"It's not difficult; it's impossible," Gustavo Gonzalez, 49, said of his efforts to buy dollars in Argentina.
The city is a popular destination for both middle class Latin Americans and the rich and famous. Some 375,000 Argentinians visited Miami in 2011, making them the fifth largest group of international visitors. They visit the beaches, clubs and restaurants, and even "Little Buenos Aires" along a strip of Miami Beach filled with Argentinian eateries and businesses that cater to the community.
But now this world is becoming harder to reach for many Argentines.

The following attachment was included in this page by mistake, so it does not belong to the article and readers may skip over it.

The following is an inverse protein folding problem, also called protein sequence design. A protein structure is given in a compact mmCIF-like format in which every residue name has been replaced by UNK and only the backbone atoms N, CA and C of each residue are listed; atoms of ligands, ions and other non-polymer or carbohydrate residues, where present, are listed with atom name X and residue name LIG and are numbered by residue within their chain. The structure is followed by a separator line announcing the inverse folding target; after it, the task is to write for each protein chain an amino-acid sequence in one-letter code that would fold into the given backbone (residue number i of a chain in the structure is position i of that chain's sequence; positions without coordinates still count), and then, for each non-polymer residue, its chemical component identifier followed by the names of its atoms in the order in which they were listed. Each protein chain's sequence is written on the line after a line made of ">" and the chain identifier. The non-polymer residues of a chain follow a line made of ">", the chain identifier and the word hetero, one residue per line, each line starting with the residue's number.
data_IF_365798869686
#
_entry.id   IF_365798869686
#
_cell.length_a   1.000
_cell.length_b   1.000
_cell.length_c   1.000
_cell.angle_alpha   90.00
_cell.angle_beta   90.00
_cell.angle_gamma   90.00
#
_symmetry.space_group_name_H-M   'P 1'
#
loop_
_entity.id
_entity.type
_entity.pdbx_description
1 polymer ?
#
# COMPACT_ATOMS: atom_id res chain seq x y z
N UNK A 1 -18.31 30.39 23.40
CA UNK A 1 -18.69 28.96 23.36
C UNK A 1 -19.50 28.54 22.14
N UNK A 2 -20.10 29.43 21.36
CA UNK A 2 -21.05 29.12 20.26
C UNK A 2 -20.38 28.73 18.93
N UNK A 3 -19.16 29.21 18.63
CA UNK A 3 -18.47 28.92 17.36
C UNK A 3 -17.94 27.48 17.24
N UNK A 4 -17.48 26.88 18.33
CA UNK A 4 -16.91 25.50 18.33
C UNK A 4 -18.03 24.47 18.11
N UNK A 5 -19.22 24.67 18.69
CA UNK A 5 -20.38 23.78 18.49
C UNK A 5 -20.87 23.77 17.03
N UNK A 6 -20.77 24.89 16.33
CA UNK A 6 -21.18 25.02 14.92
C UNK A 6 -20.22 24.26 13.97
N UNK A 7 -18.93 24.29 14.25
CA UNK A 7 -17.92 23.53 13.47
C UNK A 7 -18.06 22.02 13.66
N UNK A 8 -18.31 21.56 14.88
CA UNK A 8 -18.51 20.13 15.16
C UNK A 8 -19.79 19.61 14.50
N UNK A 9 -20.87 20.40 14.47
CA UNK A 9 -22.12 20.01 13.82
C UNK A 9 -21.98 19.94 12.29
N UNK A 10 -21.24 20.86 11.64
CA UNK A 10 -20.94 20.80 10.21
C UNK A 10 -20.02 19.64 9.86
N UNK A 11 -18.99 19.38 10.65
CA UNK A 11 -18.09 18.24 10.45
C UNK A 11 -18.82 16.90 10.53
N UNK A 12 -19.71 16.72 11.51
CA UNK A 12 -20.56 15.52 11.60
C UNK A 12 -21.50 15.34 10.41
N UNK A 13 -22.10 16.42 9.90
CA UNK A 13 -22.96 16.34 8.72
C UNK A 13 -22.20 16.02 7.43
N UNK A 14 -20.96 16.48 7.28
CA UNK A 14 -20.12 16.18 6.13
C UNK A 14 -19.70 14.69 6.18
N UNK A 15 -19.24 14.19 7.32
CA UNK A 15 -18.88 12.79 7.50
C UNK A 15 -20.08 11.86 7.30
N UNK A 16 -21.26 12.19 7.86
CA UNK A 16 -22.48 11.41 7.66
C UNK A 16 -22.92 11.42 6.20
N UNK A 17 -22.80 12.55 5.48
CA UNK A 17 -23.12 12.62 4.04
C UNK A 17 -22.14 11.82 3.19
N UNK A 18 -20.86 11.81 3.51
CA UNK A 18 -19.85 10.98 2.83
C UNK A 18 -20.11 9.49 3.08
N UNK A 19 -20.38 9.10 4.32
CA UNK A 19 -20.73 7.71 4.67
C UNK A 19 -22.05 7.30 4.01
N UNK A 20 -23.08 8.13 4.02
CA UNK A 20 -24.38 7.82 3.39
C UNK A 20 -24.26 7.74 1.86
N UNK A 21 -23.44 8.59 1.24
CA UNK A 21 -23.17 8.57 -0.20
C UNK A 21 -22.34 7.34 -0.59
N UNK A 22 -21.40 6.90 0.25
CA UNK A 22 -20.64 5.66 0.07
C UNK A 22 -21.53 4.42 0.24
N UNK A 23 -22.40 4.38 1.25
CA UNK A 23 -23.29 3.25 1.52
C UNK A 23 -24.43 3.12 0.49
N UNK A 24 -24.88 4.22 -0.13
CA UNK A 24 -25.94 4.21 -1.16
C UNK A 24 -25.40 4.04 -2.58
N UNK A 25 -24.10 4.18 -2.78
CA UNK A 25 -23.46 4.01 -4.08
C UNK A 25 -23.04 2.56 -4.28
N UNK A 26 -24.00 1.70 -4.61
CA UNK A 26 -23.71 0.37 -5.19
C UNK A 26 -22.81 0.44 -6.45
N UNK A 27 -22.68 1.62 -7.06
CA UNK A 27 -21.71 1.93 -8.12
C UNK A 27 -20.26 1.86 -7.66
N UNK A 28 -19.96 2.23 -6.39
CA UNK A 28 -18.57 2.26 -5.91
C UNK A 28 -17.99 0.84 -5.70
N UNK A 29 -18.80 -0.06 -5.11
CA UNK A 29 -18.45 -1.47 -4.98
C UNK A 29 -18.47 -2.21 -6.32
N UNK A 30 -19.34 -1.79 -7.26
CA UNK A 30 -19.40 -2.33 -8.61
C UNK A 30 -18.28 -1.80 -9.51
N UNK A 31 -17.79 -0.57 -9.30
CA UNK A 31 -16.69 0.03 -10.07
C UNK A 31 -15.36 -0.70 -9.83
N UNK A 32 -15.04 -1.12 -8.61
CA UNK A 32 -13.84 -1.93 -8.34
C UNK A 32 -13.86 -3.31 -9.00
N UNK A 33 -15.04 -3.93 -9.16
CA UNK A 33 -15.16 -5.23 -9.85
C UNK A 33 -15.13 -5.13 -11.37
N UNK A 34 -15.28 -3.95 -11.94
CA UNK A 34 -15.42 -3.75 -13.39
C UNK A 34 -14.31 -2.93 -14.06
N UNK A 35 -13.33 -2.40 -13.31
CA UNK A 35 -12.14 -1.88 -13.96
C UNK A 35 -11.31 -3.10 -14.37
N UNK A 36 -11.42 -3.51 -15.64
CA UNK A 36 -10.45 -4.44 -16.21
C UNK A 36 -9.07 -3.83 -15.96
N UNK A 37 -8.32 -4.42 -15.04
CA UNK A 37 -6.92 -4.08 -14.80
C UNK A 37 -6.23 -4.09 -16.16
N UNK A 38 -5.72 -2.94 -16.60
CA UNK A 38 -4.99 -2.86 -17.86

Maria Isabel Seufferheld works at a travel agency in Mendoza, Argentina, and says she's seen more clients opting to stay within the country during their vacations. When they do travel abroad, they spend fewer days away.Seufferheld herself recently visited her son in Miami and tried to covert $800 into U.S. dollars for the trip. She was only approved for $100 for her 15-day stay. "I'm only using credit cards," she said. Under the currency controls, Argentines who are up to date on their taxes can buy no more than $100 per person for each day abroad. Two months ago, the government began cracking down on credit and debit card purchases as well, charging a 15 percent tax on all foreign purchases and a 50 percent customs duty on any goods brought back. Argentine tax chief Ricardo Echegaray has described the measures as a way to catch scofflaws and make it less attractive for Argentines to spend money abroad. They're also meant to stem capital flight, which reached $23 billion in 2011, and keep enough money in Argentina's central bank reserves to pay off the country's debt. The effect of currency controls has spilled into other areas, too. Eduardo Bleiberg, vice president of Weichert Realtors Best Beach Real Estate, said there has been a slight decline in the number of Argentinians purchasing property in the U.S.